Changes in colonization of residents and staff of a long-term care facility and an adjacent acute-care hospital geriatric unit by multidrug-resistant bacteria over a four-year period

Albert March, Richard Aschbacher*, Elisabetta Pagani, Ferisa Sleghel, Gertrud Soelva, Katie L. Hopkins, Michel Doumith, Patrizia Innocenti, Johanna Burth, Fabrizio Piazzani, Neil Woodford

*Corresponding author for this work

Research output: Contribution to journalArticlepeer-review

20 Citations (Scopus)

Abstract

Background: In 2012 we undertook a screening study for Enterobacteriaceae with extended-spectrum β-lactamases (ESBLs), derepressed or acquired high-level AmpC cephalosporinases, and metallo-β-lactamases (MBLs), and also methicillin-resistant Staphylococcus aureus (MRSA), in a long-term care facility (LTCF1) and the associated acute care hospital geriatric ward in Bolzano, northern Italy. The study followed up an initial survey carried out in LTCF1 in 2008. For comparison, screening in 2012 was extended to a second LTCF. Methods: Urine samples and rectal, inguinal, oropharyngeal, and nasal swabs were plated on selective agars. Isolates were typed by pulsed-field gel electrophoresis. Resistance genes and Escherichia coli belonging to ST131 were sought by PCR. Demographic data were collected. Results: Fewer residents of LTCF1 were colonized with multidrug-resistant (MDR) bacteria in 2012: all MDR organisms, 53.8% vs 74.8% in 2008; ESBL producers, 49.0% vs 64.0% in 2008; MRSA, 13.2% vs 38.7% in 2008; only 2 MBL-producers were isolated in 2012 vs 8 in 2008. Colonization of staff in LTCF1 by MDR bacteria had also decreased (overall 10.5% in 2012 vs 27.5% in 2008). Changed case mixes and risk factors, together with strengthened hygiene measures probably underlie the changes. Colonization proportions in 2012 in LTCF2 were similar to those in LTCF1. By contrast there was no significant change in the proportion of patients colonized by MDR bacteria in the geriatric ward (22.2% in 2008 vs 22.7% in 2012). Conclusions: A significant decrease in the proportions of staff and residents of an LTCF colonized by MDR bacteria was observed over a 4-y interval.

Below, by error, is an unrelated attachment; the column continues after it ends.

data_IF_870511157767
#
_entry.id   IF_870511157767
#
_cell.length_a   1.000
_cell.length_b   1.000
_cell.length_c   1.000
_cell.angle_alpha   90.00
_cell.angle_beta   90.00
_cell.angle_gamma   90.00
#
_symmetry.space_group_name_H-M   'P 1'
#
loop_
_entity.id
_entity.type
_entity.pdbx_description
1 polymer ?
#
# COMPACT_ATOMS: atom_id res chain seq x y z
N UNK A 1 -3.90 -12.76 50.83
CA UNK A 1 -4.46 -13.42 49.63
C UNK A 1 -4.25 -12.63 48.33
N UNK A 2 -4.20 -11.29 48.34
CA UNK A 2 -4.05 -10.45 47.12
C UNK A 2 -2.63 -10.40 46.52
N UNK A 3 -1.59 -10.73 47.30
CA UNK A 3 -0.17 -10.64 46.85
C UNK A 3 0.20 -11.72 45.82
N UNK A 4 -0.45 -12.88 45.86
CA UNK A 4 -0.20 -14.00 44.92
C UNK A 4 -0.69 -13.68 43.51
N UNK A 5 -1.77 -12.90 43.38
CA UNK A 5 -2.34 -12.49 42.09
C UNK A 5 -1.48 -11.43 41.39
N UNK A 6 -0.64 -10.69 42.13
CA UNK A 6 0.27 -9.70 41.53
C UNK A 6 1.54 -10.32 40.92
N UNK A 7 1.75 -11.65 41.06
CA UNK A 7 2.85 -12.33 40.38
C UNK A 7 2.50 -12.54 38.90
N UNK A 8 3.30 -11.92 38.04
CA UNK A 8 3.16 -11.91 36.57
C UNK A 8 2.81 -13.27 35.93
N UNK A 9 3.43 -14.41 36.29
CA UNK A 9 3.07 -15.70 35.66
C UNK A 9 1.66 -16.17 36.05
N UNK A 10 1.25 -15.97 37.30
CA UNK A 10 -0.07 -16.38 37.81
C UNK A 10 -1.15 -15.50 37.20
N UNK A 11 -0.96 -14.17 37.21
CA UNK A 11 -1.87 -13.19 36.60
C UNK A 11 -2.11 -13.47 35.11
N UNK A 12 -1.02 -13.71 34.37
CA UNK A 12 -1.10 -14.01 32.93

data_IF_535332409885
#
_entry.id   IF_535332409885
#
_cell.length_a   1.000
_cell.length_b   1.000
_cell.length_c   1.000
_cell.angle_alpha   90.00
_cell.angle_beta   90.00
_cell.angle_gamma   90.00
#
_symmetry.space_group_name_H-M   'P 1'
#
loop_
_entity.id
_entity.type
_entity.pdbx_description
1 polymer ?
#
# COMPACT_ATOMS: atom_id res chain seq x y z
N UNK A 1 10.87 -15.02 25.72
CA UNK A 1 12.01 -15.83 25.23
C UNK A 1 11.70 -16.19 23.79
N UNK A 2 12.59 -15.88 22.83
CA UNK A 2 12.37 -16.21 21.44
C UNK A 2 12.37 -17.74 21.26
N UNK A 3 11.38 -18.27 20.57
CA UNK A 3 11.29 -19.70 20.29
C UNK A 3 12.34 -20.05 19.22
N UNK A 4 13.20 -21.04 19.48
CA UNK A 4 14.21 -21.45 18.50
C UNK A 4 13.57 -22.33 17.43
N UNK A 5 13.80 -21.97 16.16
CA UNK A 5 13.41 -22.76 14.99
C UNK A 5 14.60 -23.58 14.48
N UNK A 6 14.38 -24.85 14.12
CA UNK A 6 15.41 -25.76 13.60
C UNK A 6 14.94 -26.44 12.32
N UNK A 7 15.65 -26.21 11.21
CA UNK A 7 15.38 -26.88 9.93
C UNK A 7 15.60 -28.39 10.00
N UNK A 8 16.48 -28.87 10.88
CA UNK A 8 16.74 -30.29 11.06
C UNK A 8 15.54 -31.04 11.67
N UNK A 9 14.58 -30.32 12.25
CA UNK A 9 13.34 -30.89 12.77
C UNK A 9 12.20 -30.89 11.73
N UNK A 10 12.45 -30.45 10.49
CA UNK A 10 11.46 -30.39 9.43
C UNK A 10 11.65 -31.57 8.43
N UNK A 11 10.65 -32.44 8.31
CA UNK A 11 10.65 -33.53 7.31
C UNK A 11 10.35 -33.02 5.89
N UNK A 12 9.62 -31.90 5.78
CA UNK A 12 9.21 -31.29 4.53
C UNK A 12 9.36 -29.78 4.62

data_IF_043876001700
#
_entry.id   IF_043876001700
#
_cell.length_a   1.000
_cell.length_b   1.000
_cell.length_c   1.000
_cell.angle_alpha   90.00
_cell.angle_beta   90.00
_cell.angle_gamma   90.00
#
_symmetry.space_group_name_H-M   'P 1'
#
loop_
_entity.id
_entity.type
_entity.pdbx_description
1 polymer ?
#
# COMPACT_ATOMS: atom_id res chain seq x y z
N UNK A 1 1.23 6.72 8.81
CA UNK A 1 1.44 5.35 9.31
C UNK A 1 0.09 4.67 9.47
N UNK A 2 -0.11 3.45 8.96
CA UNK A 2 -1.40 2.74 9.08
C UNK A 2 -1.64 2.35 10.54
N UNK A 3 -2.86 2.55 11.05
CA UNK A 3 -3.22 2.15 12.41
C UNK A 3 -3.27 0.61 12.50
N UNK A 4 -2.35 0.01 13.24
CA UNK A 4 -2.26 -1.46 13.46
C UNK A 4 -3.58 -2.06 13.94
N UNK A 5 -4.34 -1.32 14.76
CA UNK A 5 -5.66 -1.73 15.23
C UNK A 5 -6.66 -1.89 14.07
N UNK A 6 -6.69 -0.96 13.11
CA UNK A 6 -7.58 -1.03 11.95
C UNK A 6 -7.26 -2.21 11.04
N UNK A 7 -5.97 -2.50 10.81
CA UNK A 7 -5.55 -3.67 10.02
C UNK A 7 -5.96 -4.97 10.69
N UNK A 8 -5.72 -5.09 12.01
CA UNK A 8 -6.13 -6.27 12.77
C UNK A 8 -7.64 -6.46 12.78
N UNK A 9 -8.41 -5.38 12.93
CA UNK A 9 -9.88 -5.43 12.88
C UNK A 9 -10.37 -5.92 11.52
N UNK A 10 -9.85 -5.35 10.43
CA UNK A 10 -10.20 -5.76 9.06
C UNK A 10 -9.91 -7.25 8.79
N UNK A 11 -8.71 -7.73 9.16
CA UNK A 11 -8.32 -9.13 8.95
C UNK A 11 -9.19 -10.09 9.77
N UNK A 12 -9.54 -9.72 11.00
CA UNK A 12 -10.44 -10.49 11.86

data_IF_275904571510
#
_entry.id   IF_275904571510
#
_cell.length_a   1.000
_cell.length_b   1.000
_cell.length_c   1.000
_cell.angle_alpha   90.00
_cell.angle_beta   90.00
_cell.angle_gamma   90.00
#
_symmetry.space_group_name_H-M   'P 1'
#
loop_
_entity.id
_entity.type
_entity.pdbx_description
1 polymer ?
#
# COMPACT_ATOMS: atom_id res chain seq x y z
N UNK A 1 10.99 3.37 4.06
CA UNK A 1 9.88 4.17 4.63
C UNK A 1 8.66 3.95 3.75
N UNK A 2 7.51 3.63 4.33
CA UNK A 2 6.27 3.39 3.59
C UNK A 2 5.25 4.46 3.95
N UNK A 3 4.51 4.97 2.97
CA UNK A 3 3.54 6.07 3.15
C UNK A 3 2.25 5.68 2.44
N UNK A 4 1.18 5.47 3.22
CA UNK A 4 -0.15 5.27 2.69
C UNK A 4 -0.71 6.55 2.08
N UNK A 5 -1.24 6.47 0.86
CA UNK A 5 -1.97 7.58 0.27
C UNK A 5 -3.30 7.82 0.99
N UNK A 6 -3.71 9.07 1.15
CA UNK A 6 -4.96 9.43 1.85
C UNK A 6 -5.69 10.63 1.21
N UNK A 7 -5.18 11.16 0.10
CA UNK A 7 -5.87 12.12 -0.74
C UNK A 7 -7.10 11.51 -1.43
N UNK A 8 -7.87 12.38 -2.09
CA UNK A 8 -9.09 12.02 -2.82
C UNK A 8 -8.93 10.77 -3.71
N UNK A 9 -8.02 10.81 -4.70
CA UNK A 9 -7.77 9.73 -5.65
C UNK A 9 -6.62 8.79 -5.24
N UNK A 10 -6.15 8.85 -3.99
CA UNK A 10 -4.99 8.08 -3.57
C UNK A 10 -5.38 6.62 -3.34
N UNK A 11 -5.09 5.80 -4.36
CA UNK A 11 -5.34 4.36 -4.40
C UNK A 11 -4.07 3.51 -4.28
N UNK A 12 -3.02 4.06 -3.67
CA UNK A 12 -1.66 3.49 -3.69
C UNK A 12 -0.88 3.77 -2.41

Original languageEnglish
Pages (from-to)114-122
Number of pages9
JournalScandinavian Journal of Infectious Diseases
Volume46
Issue number2
DOIs
Publication statusPublished - Feb 2014

Keywords

  • AmpC
  • ESBLs
  • MRSA
  • Metallo-β-lactamases
  • Screening

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